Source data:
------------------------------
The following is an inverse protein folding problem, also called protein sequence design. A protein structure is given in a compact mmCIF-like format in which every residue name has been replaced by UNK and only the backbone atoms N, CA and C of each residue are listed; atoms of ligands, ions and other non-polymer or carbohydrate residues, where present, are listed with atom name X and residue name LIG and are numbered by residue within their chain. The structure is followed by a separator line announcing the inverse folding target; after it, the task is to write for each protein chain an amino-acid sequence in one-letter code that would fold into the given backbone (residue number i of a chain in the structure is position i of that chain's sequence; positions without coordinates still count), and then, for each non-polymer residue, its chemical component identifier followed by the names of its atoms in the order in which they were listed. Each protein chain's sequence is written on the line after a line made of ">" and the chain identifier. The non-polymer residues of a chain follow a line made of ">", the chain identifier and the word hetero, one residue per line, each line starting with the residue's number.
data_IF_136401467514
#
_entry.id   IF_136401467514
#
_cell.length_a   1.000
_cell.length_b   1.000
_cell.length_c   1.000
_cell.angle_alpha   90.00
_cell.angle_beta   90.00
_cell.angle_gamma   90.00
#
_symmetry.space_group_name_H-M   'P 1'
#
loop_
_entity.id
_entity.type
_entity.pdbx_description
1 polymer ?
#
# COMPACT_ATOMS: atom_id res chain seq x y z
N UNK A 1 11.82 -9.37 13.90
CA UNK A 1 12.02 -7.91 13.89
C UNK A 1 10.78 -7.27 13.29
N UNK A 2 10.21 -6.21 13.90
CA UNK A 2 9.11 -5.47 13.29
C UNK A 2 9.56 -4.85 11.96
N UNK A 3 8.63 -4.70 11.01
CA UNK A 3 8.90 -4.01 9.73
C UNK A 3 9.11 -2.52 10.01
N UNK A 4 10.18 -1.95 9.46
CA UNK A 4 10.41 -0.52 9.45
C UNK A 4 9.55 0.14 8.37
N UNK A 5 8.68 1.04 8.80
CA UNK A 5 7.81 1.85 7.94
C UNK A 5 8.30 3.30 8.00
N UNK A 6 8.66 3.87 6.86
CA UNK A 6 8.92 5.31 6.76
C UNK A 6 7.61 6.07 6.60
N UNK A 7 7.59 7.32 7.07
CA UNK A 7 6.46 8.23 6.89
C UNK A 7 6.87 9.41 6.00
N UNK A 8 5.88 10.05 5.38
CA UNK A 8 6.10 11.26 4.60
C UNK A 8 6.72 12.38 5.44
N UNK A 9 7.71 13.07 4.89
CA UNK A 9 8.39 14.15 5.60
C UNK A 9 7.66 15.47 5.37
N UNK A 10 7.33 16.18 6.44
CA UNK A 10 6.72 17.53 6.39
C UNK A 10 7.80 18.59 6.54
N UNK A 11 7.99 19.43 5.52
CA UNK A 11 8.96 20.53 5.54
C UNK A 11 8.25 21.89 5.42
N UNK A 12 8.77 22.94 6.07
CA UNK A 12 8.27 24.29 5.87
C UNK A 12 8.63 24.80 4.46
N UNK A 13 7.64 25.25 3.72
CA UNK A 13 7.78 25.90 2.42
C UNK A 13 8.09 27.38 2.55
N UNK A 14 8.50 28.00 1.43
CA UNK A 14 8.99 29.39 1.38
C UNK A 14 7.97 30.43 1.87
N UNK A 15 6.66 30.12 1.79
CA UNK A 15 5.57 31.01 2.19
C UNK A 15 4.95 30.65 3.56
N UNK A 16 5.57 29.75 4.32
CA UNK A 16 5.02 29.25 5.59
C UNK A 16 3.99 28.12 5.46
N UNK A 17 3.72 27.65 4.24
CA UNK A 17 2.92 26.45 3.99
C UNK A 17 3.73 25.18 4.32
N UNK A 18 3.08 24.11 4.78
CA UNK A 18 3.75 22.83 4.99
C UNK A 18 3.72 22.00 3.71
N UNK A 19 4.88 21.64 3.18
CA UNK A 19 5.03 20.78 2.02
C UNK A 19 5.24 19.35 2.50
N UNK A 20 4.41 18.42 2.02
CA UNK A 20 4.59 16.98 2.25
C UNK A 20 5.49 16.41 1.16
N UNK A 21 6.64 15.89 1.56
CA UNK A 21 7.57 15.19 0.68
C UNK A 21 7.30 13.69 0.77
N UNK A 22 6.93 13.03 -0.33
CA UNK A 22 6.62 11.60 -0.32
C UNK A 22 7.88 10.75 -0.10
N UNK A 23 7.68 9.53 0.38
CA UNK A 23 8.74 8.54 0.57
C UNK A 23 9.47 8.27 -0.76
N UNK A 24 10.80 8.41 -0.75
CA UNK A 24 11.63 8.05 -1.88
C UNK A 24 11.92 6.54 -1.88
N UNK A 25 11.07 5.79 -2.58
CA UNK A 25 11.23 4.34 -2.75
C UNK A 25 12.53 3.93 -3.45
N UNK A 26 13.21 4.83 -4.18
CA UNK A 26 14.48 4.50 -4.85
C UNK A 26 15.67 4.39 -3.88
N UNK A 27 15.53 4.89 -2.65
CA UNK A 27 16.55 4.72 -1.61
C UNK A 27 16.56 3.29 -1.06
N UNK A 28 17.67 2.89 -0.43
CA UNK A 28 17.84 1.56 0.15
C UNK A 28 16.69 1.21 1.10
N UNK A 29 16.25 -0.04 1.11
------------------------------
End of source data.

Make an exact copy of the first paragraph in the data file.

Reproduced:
The following is an inverse protein folding problem, also called protein sequence design. A protein structure is given in a compact mmCIF-like format in which every residue name has been replaced by UNK and only the backbone atoms N, CA and C of each residue are listed; atoms of ligands, ions and other non-polymer or carbohydrate residues, where present, are listed with atom name X and residue name LIG and are numbered by residue within their chain. The structure is followed by a separator line announcing the inverse folding target; after it, the task is to write for each protein chain an amino-acid sequence in one-letter code that would fold into the given backbone (residue number i of a chain in the structure is position i of that chain's sequence; positions without coordinates still count), and then, for each non-polymer residue, its chemical component identifier followed by the names of its atoms in the order in which they were listed. Each protein chain's sequence is written on the line after a line made of ">" and the chain identifier. The non-polymer residues of a chain follow a line made of ">", the chain identifier and the word hetero, one residue per line, each line starting with the residue's number.